Booklist Review

Mary Todd, a vivacious Kentucky girl with a rebellious streak, arrives in in "ugly, raw" Springfield, Illinois, so that her sister can marry her off to one of the town's many bachelors. Mary is first drawn to handsome storekeeper Joshua Speed but soon finds she has more rapport with Speed's roommate, Abraham Lincoln. A shared passion for politics helps her overlook his frayed cuffs and lack of polish. It is Joshua who introduces them, having been enlisted by the town's social arbiter to aid Lincoln's rise by finding him a suitable wife. The more Lincoln pulls away from him and into Mary's orbit, however, the more discomfited Joshua becomes, even to the point of trying to sabotage the relationship. Bayard (Lucky Strikes, 2016) runs his narrative on parallel lines, one seen through Mary's eyes and one through Joshua's. Inserting Joshua, a real-life friend from Lincoln's Springfield days, adds dimension to a familiar story and, along with a richly imagined setting and complex characters, makes this a worthy addition to the fiction-about-Lincoln bookshelf.--Mary Ellen Quinn Copyright 2019 Booklist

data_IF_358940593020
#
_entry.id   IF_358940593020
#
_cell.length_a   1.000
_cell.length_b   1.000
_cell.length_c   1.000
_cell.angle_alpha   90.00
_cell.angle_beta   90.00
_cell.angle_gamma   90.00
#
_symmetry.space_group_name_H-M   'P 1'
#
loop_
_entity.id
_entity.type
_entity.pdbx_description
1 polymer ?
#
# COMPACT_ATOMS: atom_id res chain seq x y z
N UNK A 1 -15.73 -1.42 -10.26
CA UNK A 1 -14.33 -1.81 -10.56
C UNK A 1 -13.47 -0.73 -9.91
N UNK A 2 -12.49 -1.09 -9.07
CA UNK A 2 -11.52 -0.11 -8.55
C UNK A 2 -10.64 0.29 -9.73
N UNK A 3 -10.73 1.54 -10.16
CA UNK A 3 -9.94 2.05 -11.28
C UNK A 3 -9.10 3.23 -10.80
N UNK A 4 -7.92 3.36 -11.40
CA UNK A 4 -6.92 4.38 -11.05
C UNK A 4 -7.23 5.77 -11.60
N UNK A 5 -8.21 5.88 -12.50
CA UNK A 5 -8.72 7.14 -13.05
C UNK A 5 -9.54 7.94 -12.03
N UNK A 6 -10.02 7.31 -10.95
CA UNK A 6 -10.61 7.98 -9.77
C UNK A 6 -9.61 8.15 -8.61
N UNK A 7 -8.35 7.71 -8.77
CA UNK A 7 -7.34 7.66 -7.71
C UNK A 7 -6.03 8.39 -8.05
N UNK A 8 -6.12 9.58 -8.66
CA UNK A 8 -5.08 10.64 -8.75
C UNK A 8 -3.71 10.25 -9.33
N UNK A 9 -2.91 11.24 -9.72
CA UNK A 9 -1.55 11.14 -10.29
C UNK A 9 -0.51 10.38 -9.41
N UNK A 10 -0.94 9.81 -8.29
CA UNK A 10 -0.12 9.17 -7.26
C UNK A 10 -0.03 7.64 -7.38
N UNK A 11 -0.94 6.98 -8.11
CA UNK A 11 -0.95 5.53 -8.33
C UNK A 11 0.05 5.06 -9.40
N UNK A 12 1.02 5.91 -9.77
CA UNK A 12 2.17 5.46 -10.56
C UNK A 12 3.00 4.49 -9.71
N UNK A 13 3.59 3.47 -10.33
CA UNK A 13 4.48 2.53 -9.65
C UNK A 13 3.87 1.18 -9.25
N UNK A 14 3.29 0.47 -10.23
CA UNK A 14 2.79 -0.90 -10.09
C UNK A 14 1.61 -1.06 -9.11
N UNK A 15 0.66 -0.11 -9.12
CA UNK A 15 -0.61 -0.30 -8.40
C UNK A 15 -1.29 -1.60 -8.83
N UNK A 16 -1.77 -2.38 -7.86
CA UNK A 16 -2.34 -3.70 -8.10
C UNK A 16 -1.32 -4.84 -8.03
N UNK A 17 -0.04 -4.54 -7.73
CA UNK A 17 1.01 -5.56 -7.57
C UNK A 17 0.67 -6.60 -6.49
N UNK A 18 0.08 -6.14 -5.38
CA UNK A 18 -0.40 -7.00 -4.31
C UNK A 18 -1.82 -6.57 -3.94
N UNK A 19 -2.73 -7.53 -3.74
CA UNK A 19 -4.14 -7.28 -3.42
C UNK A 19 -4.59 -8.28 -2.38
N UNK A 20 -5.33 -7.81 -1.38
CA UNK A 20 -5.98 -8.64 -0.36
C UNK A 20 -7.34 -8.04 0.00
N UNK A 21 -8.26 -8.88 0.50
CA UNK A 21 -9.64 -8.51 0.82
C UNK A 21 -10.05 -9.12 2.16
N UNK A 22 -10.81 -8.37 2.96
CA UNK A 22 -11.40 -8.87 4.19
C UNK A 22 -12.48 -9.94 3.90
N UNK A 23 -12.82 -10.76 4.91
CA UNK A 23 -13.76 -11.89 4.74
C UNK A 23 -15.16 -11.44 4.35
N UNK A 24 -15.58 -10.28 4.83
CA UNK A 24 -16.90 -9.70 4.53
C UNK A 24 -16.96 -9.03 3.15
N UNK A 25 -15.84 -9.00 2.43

Kirkus Review